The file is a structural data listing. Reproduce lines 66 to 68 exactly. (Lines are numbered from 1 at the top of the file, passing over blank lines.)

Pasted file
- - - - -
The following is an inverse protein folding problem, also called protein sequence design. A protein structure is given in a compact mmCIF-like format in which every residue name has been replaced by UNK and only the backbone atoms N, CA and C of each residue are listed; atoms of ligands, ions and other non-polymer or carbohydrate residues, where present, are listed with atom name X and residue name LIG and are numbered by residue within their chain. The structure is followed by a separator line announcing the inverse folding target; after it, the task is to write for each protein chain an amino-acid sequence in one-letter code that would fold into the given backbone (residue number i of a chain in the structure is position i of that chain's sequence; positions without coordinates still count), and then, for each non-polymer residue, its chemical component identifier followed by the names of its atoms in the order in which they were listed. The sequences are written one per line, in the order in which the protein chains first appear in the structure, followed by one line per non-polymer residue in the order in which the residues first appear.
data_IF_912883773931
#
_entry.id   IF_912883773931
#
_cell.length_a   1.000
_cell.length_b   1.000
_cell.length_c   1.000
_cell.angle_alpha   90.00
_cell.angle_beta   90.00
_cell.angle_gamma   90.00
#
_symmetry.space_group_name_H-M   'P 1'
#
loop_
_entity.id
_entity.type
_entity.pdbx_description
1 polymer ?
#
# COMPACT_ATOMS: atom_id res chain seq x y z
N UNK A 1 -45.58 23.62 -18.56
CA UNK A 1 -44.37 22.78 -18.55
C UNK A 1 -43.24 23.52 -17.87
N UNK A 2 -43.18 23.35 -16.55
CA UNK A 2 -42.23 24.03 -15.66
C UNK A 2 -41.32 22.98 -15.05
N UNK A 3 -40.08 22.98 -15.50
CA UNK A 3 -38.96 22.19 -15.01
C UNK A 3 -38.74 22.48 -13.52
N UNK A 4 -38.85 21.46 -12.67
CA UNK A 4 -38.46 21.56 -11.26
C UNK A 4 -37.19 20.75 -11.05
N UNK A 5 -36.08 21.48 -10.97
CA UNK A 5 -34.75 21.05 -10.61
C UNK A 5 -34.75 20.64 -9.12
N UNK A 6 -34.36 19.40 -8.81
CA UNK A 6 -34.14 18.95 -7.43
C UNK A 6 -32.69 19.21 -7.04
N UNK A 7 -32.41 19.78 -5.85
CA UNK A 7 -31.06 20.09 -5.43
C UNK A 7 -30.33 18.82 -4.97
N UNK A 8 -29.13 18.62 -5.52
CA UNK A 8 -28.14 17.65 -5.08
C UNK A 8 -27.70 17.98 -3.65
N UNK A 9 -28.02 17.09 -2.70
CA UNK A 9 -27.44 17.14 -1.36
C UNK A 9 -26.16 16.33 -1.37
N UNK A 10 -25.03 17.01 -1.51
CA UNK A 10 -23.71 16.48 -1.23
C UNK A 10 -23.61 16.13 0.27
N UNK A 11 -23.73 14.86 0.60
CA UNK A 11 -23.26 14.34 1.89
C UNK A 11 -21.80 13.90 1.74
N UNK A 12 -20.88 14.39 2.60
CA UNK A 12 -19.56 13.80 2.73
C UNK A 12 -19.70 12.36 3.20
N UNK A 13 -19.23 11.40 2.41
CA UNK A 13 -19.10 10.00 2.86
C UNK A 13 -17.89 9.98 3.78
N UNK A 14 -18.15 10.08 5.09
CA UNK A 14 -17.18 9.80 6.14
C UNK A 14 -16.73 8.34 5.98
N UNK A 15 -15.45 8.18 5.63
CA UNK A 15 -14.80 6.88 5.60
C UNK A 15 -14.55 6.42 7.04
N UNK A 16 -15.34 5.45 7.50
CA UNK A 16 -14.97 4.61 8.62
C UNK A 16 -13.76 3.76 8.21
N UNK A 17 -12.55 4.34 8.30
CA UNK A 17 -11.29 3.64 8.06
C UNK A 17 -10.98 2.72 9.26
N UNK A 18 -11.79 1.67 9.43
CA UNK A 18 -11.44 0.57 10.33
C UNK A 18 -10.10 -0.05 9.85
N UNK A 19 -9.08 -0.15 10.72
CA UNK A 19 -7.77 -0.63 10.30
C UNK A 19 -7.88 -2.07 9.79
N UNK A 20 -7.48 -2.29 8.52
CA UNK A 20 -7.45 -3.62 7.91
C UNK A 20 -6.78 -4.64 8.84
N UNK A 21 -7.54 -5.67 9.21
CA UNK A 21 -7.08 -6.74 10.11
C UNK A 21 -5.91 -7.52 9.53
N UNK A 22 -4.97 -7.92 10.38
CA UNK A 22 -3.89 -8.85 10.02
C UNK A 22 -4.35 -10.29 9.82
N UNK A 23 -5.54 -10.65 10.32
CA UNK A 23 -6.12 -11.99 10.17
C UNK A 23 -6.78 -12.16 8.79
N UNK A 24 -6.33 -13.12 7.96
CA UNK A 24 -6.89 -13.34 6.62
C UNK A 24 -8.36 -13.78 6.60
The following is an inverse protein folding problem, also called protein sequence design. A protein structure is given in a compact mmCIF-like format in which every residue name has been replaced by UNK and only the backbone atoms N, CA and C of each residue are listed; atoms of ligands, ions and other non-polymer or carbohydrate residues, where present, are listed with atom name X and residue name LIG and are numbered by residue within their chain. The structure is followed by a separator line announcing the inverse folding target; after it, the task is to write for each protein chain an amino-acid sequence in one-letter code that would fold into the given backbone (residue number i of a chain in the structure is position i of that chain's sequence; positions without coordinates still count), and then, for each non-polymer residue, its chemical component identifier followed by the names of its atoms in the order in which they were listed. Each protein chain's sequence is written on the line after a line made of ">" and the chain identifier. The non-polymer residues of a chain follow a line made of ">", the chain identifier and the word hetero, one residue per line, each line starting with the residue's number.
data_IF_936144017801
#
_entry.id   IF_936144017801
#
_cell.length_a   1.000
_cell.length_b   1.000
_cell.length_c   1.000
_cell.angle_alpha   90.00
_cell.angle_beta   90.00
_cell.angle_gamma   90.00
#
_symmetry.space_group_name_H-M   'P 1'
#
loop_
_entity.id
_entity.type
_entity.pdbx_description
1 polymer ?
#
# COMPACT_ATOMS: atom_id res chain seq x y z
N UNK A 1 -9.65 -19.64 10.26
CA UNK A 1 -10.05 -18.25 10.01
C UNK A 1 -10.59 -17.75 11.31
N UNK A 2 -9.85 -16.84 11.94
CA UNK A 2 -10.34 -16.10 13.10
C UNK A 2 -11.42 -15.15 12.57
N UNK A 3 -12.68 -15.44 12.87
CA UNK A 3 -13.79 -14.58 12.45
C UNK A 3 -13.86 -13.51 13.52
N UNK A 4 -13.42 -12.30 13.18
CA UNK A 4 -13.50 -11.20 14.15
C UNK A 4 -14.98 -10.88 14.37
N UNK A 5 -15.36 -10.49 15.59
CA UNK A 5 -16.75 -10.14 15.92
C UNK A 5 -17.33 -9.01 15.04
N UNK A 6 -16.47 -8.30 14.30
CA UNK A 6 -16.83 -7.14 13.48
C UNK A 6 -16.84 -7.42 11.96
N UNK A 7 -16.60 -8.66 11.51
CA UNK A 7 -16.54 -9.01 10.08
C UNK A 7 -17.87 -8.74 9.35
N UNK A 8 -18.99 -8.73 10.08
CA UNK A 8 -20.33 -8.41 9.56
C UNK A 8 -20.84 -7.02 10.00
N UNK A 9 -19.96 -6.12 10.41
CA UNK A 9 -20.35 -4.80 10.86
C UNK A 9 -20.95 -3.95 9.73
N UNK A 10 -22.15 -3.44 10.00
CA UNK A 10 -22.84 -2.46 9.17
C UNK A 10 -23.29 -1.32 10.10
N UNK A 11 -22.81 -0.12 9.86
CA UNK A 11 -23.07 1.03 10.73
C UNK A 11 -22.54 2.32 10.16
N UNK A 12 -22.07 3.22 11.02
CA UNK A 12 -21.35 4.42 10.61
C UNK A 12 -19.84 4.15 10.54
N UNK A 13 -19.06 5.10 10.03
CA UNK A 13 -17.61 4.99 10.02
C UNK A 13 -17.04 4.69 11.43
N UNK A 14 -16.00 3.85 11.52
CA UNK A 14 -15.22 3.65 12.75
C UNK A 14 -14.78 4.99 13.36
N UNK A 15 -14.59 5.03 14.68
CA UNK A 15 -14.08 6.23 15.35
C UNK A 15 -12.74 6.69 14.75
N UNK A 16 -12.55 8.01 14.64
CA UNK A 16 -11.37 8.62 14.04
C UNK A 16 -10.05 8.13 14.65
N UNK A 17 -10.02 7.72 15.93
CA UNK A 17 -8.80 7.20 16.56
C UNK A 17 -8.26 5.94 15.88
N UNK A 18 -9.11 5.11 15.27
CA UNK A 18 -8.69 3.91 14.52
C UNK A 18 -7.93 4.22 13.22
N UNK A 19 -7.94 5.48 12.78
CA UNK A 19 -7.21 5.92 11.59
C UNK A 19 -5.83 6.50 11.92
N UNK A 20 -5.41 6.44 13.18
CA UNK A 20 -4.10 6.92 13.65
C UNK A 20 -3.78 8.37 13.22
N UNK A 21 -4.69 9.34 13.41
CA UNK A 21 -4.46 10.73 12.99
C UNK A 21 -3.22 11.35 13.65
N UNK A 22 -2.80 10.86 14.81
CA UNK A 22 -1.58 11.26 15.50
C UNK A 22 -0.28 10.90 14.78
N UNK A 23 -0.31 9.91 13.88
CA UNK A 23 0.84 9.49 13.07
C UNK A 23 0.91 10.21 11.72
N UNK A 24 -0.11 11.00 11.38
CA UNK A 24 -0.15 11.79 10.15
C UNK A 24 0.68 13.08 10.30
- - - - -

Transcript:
C UNK A 15 -14.55 6.42 7.04
N UNK A 16 -15.34 5.45 7.50
CA UNK A 16 -14.97 4.61 8.62